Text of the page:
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ISSN: 2397-9607 Issue 37

In Issue 37 of the Baba Indaba Children’s Stories, Baba Indaba narrates the Jamaican Anansi story of the cockroach and the cock with disastrous consequences for cockroach. Look out for the moral of the story.

It is believed that folklore and tales are believed to have originated in India and made their way overland along the Silk and Spice routes and through Central Asia before arriving in Europe. Even so, this does not cover all folklore from all four corners of the world. Indeed folklore, legends and myths from Africa, Australia, Polynesia, and some from Asia too, are altogether quite different and seem to have originated on the whole from separate reservoirs of lore, legend and culture.

 

This book also has a “Where in the World – Look it Up” section, where young readers are challenged to look up a place on a map somewhere in the world. The place, town or city is relevant to the story, on map. HINT – use Google maps.

Baba Indaba is a fictitious Zulu storyteller who narrates children’s stories from around the world. Baba Indaba translates as “Father of Stories”.

 

FOLLOW THIS LINK: https://play.google.com/store/books/details/Anon_E_Mouse_COCK_S_BREAKFAST_A_Jamaican_Anansi_Ta?id=zL__CwAAQBAJ

 

Cock's Breakfast

Cock’s Breakfast

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A Dog and a Cock, who were the best of friends, wished very much to see something of the world. So they decided to leave the farmyard and to set out into the world along the road that led to the woods. The two comrades travelled along in the very best of spirits and without meeting any adventure to speak of.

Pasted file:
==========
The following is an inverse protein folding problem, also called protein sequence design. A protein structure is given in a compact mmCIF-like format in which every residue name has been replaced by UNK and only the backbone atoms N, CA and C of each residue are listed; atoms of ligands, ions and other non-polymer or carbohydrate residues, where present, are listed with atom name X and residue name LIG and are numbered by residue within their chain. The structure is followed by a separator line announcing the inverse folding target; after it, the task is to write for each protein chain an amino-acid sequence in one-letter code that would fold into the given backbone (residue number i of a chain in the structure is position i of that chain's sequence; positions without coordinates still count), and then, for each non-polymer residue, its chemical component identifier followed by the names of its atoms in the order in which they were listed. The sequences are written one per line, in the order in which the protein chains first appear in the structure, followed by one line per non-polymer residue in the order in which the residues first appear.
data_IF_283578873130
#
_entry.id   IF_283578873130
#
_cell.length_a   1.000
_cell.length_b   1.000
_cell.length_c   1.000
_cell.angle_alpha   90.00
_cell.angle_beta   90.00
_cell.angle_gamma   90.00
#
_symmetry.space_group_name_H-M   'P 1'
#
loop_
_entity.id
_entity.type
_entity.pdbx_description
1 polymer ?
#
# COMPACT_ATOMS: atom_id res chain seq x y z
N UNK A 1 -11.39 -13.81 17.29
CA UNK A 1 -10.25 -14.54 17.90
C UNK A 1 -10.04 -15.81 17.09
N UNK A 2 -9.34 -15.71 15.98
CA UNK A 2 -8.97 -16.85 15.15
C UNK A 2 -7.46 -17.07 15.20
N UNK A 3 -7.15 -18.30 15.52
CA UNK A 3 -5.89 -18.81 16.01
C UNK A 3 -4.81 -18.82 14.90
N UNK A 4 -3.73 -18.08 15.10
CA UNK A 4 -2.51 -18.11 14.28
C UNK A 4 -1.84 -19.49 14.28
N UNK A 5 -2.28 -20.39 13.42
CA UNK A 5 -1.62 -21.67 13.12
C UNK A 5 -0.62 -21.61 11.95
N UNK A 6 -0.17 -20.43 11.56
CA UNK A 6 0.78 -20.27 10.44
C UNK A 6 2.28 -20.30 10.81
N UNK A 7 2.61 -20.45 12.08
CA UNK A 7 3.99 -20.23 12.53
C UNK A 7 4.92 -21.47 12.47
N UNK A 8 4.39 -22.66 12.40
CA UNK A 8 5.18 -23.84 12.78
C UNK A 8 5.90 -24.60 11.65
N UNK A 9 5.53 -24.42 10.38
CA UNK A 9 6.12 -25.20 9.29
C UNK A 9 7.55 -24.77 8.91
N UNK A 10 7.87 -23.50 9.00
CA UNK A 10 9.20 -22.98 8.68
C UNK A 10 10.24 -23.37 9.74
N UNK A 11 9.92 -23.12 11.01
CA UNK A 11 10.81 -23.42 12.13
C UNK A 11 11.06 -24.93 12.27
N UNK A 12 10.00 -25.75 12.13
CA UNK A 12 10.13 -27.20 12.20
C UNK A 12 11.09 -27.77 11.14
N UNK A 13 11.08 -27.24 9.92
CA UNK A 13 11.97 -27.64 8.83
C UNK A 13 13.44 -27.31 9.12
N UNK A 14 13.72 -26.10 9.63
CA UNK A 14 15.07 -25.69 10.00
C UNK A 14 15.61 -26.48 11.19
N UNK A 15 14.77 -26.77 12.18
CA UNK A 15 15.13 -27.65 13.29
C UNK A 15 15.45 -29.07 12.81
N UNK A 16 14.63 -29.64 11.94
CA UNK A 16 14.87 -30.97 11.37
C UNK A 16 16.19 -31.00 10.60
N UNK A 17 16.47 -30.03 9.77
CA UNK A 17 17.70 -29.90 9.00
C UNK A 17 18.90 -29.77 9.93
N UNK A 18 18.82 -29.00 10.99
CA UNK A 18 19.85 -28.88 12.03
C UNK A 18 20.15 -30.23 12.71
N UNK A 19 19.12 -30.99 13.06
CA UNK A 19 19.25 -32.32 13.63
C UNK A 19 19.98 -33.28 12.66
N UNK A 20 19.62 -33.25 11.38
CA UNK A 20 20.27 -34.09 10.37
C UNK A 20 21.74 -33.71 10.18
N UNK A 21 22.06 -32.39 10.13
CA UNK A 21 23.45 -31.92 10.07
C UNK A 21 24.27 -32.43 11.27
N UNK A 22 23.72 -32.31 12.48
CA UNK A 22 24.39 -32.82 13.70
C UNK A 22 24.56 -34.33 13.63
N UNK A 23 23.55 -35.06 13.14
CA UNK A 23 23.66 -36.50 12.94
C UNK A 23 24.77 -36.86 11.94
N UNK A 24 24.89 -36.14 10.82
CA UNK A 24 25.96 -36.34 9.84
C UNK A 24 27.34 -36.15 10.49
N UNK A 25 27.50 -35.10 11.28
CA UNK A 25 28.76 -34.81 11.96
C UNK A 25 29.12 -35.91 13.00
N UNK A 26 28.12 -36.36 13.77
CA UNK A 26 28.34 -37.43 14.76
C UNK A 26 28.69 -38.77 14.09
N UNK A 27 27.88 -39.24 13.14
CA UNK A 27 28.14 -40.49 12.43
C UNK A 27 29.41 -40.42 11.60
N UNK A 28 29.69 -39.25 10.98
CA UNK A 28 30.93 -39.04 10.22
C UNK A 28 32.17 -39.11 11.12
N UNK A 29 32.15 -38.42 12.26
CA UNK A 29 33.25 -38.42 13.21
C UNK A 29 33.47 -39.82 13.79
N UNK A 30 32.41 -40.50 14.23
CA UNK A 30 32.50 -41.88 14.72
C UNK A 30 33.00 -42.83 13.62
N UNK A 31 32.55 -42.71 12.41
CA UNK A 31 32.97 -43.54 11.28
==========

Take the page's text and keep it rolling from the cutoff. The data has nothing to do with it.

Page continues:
The Dog, the cock and the fox from Aesop for children

At nightfall the Cock, looking for a place to roost, as was his custom, spied nearby a hollow tree that he thought would do very nicely for a night’s lodging. The Dog could creep inside and the Cock would fly up on one of the branches. So said, so done, and both slept very comfortably.

 

With the first glimmer of dawn the Cock awoke. For the moment he forgot just where he was. He thought he was still in the farmyard where it had been his duty to arouse the household at daybreak. So standing on tip-toes he flapped his wings and crowed lustily. But instead of awakening the farmer, he awakened a Fox not far off in the wood. The Fox immediately had rosy visions of a very delicious breakfast. Hurrying to the tree where the Cock was roosting, he said very politely:

 

“A hearty welcome to our woods, honoured sir. I cannot tell you how glad I am to see you here. I am quite sure we shall become the closest of friends.”

 

“I feel highly flattered, kind sir,” replied the Cock slyly. “If you will please go around to the door of my house at the foot of the tree, my porter will let you in.”

 

The hungry but unsuspecting Fox, went around the tree as he was told, and in a twinkling the Dog had seized him.

Moral: Those who try to deceive may expect to be paid in their own coin

 

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From: ÆSOP FOR CHILDREN

 

Available as a PDF eBook at:  http://store.payloadz.com/details/1011742-ebooks-children%27s-ebooks-aesop-for-children-1919-.html

 

The Dog, the cock and the fox from Aesop for children

33% of the profit from the sale of this book will be donated to CECILY’S FUND, a charity educating and supporting Zambian children orphaned by aids.

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